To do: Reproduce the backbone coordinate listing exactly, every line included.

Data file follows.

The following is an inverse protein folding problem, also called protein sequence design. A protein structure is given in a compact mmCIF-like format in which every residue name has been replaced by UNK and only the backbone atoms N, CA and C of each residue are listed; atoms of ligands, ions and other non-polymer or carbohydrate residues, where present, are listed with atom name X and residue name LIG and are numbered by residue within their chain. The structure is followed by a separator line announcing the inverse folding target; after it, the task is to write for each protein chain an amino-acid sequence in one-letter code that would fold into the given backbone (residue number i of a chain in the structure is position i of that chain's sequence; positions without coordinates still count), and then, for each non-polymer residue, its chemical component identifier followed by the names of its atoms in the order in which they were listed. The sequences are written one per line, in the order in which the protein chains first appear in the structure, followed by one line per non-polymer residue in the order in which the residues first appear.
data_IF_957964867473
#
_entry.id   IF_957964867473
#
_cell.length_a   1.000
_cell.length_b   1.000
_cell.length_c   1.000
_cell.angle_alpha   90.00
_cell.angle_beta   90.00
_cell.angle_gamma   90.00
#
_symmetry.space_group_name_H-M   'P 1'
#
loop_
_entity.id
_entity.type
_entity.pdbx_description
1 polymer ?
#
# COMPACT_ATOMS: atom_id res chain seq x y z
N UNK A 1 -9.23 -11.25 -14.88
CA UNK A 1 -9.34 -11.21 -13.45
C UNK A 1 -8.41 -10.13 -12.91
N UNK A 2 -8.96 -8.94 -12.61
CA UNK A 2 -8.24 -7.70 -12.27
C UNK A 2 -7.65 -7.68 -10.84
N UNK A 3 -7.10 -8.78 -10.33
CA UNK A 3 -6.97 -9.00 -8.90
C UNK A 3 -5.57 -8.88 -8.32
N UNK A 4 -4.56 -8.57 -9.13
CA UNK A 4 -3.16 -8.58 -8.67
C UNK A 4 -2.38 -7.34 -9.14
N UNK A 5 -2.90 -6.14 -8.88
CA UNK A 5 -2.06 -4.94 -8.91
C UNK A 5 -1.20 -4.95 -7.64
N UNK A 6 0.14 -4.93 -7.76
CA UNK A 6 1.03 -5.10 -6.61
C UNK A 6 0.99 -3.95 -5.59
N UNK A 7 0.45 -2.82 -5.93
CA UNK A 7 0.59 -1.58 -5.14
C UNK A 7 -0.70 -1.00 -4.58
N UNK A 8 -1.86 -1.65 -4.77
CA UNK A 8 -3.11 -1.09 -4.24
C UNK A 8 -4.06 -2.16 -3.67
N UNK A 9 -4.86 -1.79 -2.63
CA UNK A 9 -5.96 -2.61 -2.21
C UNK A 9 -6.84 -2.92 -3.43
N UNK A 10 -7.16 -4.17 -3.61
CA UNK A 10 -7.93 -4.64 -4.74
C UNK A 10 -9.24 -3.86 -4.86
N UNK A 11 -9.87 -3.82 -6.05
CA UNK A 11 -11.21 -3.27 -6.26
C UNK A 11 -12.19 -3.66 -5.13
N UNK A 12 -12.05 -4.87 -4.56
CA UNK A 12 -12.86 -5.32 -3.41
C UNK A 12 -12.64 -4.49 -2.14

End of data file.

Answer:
The following is an inverse protein folding problem, also called protein sequence design. A protein structure is given in a compact mmCIF-like format in which every residue name has been replaced by UNK and only the backbone atoms N, CA and C of each residue are listed; atoms of ligands, ions and other non-polymer or carbohydrate residues, where present, are listed with atom name X and residue name LIG and are numbered by residue within their chain. The structure is followed by a separator line announcing the inverse folding target; after it, the task is to write for each protein chain an amino-acid sequence in one-letter code that would fold into the given backbone (residue number i of a chain in the structure is position i of that chain's sequence; positions without coordinates still count), and then, for each non-polymer residue, its chemical component identifier followed by the names of its atoms in the order in which they were listed. The sequences are written one per line, in the order in which the protein chains first appear in the structure, followed by one line per non-polymer residue in the order in which the residues first appear.
data_IF_957964867473
#
_entry.id   IF_957964867473
#
_cell.length_a   1.000
_cell.length_b   1.000
_cell.length_c   1.000
_cell.angle_alpha   90.00
_cell.angle_beta   90.00
_cell.angle_gamma   90.00
#
_symmetry.space_group_name_H-M   'P 1'
#
loop_
_entity.id
_entity.type
_entity.pdbx_description
1 polymer ?
#
# COMPACT_ATOMS: atom_id res chain seq x y z
N UNK A 1 -9.23 -11.25 -14.88
CA UNK A 1 -9.34 -11.21 -13.45
C UNK A 1 -8.41 -10.13 -12.91
N UNK A 2 -8.96 -8.94 -12.61
CA UNK A 2 -8.24 -7.70 -12.27
C UNK A 2 -7.65 -7.68 -10.84
N UNK A 3 -7.10 -8.78 -10.33
CA UNK A 3 -6.97 -9.00 -8.90
C UNK A 3 -5.57 -8.88 -8.32
N UNK A 4 -4.56 -8.57 -9.13
CA UNK A 4 -3.16 -8.58 -8.67
C UNK A 4 -2.38 -7.34 -9.14
N UNK A 5 -2.90 -6.14 -8.88
CA UNK A 5 -2.06 -4.94 -8.91
C UNK A 5 -1.20 -4.95 -7.64
N UNK A 6 0.14 -4.93 -7.76
CA UNK A 6 1.03 -5.10 -6.61
C UNK A 6 0.99 -3.95 -5.59
N UNK A 7 0.45 -2.82 -5.93
CA UNK A 7 0.59 -1.58 -5.14
C UNK A 7 -0.70 -1.00 -4.58
N UNK A 8 -1.86 -1.65 -4.77
CA UNK A 8 -3.11 -1.09 -4.24
C UNK A 8 -4.06 -2.16 -3.67
N UNK A 9 -4.86 -1.79 -2.63
CA UNK A 9 -5.96 -2.61 -2.21
C UNK A 9 -6.84 -2.92 -3.43
N UNK A 10 -7.16 -4.17 -3.61
CA UNK A 10 -7.93 -4.64 -4.74
C UNK A 10 -9.24 -3.86 -4.86
N UNK A 11 -9.87 -3.82 -6.05
CA UNK A 11 -11.21 -3.27 -6.26
C UNK A 11 -12.19 -3.66 -5.13
N UNK A 12 -12.05 -4.87 -4.56
CA UNK A 12 -12.86 -5.32 -3.41
C UNK A 12 -12.64 -4.49 -2.14